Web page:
Linemen gear up for safety All Posts

Linemen gear up for safety

Each April we celebrate Lineman Appreciation Day to recognize the tough and dangerous job of our operations department. Do you know how they stay safe?

Can you imagine working a job that requires you to lift heavy equipment and perform detailed tasks near deadly high voltage? Now imagine doing this 40 feet in the air, and sometimes, in extreme weather. This is the life of a lineman.

These brave individuals answer when called – and they do so to ensure that you are provided with safe, reliable electric service. But how do they stay safe when working in these conditions? Boone REMC linemen are required to wear personal protective equipment (PPE) at all times when on the job to keep them safe.

Fire resistant (FR) clothing: While our linemen do everything possible to prevent them, unexpected fires can happen. Fires typically occur with an arc flash – an explosion that results from a low-impedance connection to a ground phase in an electrical system. FR clothing will self-extinguish, thus limiting injury due to burn.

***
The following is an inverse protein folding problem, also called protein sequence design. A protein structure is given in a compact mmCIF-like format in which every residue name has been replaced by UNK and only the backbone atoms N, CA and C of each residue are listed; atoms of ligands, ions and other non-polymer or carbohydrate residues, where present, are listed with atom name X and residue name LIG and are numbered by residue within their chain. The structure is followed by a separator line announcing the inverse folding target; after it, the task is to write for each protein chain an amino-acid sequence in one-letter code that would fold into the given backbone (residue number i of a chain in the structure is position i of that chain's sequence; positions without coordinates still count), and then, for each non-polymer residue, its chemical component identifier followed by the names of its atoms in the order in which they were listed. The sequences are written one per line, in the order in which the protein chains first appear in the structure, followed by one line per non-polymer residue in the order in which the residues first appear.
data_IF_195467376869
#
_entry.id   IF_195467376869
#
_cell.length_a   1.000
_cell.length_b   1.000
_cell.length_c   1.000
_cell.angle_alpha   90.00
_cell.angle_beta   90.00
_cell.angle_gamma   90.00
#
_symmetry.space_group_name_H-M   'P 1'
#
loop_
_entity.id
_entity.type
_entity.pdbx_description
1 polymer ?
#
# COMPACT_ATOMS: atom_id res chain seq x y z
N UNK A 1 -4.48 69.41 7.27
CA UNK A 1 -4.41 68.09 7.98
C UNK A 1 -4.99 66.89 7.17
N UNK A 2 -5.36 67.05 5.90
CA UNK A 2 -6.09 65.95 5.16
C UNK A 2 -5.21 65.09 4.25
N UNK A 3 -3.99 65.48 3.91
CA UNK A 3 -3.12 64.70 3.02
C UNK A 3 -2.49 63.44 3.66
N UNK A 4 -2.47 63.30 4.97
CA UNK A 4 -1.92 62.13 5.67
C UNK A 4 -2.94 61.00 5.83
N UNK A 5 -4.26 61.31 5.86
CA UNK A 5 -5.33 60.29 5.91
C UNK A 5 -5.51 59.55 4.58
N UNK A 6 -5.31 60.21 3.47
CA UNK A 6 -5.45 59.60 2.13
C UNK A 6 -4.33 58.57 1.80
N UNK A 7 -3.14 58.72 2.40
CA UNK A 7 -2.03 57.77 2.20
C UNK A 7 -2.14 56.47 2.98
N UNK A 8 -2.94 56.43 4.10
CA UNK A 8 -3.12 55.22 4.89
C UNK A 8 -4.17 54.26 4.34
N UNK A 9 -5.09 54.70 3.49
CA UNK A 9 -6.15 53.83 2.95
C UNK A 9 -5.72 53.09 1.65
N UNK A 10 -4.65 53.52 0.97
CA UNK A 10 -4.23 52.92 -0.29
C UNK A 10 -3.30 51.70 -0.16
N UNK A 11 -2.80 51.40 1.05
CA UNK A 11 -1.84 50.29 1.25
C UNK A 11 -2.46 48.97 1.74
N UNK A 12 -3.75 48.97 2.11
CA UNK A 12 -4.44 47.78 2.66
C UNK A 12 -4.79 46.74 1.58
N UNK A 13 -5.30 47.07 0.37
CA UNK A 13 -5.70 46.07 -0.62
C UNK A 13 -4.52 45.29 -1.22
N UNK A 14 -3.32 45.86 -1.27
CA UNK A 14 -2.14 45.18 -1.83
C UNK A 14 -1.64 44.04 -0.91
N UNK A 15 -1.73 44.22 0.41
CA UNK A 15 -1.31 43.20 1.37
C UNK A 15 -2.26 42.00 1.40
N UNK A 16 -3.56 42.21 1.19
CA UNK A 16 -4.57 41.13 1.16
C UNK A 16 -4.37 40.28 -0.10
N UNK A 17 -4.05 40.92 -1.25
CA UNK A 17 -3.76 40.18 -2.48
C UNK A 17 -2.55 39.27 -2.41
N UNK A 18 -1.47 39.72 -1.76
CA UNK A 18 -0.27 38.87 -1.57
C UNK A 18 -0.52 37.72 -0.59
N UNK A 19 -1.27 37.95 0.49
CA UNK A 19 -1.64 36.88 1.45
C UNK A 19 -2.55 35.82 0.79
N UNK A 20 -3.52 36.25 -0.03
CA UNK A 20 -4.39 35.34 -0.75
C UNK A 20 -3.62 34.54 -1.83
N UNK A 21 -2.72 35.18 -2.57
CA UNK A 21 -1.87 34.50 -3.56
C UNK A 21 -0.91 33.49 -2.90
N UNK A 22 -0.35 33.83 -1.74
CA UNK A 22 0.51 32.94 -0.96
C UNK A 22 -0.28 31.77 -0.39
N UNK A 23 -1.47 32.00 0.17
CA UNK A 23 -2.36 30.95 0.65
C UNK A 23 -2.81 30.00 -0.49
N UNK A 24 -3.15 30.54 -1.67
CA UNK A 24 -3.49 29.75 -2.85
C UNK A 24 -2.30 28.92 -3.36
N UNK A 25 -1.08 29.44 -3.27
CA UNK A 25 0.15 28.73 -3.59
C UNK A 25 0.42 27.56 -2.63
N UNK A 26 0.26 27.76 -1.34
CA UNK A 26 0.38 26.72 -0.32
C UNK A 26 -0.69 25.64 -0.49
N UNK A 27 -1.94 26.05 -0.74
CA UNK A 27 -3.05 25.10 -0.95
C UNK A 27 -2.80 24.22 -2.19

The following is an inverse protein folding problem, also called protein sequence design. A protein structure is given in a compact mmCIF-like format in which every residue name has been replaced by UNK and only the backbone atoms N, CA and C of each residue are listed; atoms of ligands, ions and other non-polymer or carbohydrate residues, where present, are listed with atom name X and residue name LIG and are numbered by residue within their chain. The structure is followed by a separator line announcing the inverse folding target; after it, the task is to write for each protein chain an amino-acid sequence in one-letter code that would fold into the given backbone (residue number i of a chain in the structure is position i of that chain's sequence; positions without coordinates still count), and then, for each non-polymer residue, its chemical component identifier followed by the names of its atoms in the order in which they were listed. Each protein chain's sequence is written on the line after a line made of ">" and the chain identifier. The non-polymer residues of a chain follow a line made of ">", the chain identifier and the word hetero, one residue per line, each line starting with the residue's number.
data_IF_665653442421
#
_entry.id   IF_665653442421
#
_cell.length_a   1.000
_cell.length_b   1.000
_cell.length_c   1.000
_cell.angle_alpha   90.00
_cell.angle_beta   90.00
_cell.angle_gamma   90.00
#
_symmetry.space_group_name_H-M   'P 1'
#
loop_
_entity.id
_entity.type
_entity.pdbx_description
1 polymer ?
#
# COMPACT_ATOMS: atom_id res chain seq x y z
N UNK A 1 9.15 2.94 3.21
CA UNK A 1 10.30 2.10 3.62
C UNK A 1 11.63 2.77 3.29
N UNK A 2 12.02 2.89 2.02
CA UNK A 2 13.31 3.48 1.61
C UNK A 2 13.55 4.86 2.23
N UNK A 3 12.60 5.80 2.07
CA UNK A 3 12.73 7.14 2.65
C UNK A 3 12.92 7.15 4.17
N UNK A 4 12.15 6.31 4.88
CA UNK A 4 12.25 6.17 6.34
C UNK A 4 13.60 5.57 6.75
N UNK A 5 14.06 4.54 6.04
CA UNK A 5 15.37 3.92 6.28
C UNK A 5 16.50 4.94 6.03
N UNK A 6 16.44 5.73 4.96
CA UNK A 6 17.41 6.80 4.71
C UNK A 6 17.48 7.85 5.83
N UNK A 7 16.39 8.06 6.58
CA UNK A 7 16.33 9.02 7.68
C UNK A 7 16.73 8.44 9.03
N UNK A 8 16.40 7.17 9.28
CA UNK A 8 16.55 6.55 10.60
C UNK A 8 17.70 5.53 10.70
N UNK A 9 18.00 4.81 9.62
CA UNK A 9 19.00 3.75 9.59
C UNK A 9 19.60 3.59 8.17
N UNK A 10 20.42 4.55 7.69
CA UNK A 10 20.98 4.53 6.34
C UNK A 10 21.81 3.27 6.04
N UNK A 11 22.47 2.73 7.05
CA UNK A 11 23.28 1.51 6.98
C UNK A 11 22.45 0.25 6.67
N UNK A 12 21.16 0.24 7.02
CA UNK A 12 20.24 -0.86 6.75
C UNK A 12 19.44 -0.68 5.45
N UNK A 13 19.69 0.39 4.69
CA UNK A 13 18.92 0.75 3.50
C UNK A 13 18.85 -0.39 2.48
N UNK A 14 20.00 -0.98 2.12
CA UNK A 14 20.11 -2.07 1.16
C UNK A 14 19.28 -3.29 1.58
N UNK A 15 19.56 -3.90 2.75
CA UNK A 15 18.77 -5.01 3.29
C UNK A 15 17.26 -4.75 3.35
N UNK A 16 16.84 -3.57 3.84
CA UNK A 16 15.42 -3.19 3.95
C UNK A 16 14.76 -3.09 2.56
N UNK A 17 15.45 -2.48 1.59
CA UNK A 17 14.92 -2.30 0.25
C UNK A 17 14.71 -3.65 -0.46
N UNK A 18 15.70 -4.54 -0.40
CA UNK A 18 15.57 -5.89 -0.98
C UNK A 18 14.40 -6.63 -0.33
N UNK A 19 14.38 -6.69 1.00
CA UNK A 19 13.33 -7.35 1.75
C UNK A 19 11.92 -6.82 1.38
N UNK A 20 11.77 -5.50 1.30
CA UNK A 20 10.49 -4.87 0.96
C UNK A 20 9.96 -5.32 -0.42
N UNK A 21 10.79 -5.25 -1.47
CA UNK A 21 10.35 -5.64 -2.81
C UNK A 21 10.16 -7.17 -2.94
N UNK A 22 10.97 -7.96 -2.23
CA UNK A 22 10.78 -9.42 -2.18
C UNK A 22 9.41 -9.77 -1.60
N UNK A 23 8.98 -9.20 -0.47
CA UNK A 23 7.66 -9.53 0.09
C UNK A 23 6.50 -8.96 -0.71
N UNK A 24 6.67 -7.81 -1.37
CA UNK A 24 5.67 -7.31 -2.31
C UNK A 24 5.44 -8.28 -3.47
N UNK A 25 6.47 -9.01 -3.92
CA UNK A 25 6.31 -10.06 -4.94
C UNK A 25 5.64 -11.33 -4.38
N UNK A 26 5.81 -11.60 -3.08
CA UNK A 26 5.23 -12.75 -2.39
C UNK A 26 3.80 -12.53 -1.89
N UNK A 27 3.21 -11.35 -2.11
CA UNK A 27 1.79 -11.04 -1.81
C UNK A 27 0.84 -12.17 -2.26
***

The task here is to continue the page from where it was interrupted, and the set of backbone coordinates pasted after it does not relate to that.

Insulated gloves and sleeves: Linemen must wear insulated rubber gloves and sleeves when working on any type of electrical line. They provide protection against electrical shock and burn, and are tested at 30,000 volts. Protective gloves, usually made of leather, are worn over the insulated gloves to protect the rubber from punctures and cuts.

Hard hat: Insulated hard hats protect linemen from blows and falling objects.

Composite toe boots: These heavy-duty boots are typically 16 inches tall and designed with extra support in mind. The height of the boot protects linemen from gouges, and serrated heels provide a better grip when climbing poles. The composite toe provides sturdier support and protects from objects that could potentially pierce the feet.

Safety glasses and face shields: Linemen must wear protective glasses, whether working on electrical lines or clearing rights-of-way. Glasses and face shields protect them from loose debris and other hazards.

The next time you see linemen, be sure to say thank you for the work they do to keep the lights on.